Friday, 5 February 2010

Turbines' £20bn economic windfall

Published Date: 05 February 2010
By Jenny Fyall
ELEVEN areas of Scotland are earmarked to benefit from a manufacturing boom in offshore wind turbines over the next decade.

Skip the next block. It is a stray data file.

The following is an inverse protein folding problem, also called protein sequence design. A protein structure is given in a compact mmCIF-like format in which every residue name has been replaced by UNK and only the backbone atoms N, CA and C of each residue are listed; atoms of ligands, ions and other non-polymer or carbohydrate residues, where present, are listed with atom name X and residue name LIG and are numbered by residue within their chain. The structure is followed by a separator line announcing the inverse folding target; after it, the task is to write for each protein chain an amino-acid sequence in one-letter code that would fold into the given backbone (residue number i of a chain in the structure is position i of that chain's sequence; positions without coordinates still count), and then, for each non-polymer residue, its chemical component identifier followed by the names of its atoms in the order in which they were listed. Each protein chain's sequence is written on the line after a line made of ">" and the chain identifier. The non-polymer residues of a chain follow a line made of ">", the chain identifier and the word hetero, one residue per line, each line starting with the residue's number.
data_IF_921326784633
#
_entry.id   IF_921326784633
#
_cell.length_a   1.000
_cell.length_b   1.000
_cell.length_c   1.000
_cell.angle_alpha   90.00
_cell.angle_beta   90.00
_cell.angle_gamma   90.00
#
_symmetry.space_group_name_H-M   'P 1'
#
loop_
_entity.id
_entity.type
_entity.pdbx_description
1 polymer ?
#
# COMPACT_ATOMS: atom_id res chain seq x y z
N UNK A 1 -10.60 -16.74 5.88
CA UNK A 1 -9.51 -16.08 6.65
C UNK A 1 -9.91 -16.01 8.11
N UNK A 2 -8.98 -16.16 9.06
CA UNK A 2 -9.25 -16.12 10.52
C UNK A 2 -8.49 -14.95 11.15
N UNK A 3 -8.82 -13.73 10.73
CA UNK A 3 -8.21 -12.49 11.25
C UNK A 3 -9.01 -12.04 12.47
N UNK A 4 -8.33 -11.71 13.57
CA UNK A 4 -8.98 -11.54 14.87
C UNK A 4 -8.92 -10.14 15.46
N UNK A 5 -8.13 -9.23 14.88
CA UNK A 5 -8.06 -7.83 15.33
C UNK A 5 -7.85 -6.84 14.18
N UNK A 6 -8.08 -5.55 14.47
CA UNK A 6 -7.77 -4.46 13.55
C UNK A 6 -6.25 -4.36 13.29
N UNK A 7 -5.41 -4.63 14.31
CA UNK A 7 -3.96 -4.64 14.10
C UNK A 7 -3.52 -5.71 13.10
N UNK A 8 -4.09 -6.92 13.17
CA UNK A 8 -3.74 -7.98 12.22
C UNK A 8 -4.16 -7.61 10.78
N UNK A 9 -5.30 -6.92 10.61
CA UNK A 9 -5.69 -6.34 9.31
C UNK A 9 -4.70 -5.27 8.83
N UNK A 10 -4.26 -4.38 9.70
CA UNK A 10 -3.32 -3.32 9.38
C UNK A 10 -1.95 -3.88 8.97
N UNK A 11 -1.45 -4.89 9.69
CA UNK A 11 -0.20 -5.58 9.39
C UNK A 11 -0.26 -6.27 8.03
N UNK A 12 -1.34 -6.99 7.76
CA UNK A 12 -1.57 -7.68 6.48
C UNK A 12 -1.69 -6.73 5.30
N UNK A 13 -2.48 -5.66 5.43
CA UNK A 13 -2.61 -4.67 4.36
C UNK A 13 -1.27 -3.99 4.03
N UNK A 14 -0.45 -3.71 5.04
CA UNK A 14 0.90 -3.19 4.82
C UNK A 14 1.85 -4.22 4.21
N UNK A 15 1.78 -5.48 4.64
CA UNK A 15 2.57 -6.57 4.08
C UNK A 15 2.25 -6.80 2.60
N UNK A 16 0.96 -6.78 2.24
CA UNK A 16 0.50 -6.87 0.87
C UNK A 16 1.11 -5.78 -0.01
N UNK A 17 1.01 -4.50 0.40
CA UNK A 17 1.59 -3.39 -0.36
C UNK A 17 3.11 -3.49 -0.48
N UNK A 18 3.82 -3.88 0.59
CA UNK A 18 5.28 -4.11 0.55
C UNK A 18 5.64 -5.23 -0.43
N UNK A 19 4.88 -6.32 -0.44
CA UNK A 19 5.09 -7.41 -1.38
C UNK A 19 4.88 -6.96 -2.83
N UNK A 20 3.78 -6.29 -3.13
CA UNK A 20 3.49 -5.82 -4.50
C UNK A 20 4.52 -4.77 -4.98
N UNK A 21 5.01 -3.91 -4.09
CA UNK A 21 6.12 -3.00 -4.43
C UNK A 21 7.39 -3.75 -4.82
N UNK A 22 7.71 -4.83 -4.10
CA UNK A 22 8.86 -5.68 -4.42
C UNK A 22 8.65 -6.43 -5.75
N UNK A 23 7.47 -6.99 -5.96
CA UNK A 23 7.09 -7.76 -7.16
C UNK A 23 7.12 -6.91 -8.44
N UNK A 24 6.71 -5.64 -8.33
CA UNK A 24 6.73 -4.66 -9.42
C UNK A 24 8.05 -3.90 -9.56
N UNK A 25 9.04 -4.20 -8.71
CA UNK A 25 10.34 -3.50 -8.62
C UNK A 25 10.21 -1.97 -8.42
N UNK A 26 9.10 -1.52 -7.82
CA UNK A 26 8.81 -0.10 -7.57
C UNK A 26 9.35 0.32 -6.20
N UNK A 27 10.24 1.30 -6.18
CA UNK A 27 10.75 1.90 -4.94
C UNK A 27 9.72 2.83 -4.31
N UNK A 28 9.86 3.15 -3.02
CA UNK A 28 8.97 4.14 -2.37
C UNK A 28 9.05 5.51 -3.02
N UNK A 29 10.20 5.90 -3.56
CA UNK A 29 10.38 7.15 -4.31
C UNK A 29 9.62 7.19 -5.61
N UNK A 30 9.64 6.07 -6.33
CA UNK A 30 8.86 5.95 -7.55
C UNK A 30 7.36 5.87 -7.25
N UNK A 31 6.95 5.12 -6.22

It is predicted up to 8,000 giant turbines will be put in the seas around Scotland by 2020, in an emerging offshore wind sector worth an estimated £20 billion.Renewables companies are expected to flock to Scotland to make the most of the excellent conditions for offshore wind farms in coastal waters, providing 20,000 new jobs.However, Scotland will achieve full benefit from investment opportunities only if the turbines for offshore wind farms are built here – rather than being shipped in from overseas.Scotland largely missed out on playing a role in the onshore wind turbine manufacturing sector, and the Scottish Government is determined not to repeat the mistake.So the government asked Scottish Enterprise to draw up a "National Renewables Infrastructure Plan" identifying suitable sites for manufacturing.The chosen areas, in a Scottish Enterprise report published yesterday, are Leith, Dundee, Nigg, Hunterston, Aberdeen, Arnish, Campbeltown, Machrihanish, Ardersier, Kishorn, Peterhead and Energy Park Fife at Methil.They have been chosen as they have the potential to provide up to 500 hectares of space at the quayside needed for building and storing turbines, water access for vessels up to 140 metres long, and possibly even helicopter landing pads for turbines that need to be taken far out to sea.Identifying key sites was the first step tasked to Scottish Enterprise, and now a second report will draw up "investment plans" for each site, to identify funding steams to make sure necessary infrastructure is in place.No public money has been set aside for improving the infrastructure at the 11 sites. Instead, it is expected most of the money will come from the private sector.The sites would be used to build and assemble different parts of turbines, such as blades and towers, and some would become "hubs" for maintaining offshore wind farms once built. Each could support up to 5,000 workers.The report added: "If these sites are not available, there is the danger that offshore wind developers and wave and tidal manufacturers could source the manufactured equipment for projects which secure Crown Estate leases from outwith Scotland, and outwith the UK. If this happens, the economic benefit to Scotland will be minimal, despite the country's unmatched renewable energy generation potential."Calum Davidson, head of key sectors with Highlands and Islands Enterprise, said: "The fabrication opportunities of offshore wind have the potential to match the boom years of oil and gas in the Seventies and Eighties, if we can capture the manufacturing opportunities for Scotland."Energy minister Jim Mather said: "We have massive opportunities to build strong, vibrant industries throughout the supply chain, and that's why we are taking a national approach to infrastructure to maximise the economic benefits from renewables." Dr Dan Barlow, head of policy at WWF Scotland, said: "Scotland must grab the opportunity offshore wind offers and invest in locations identified in the report.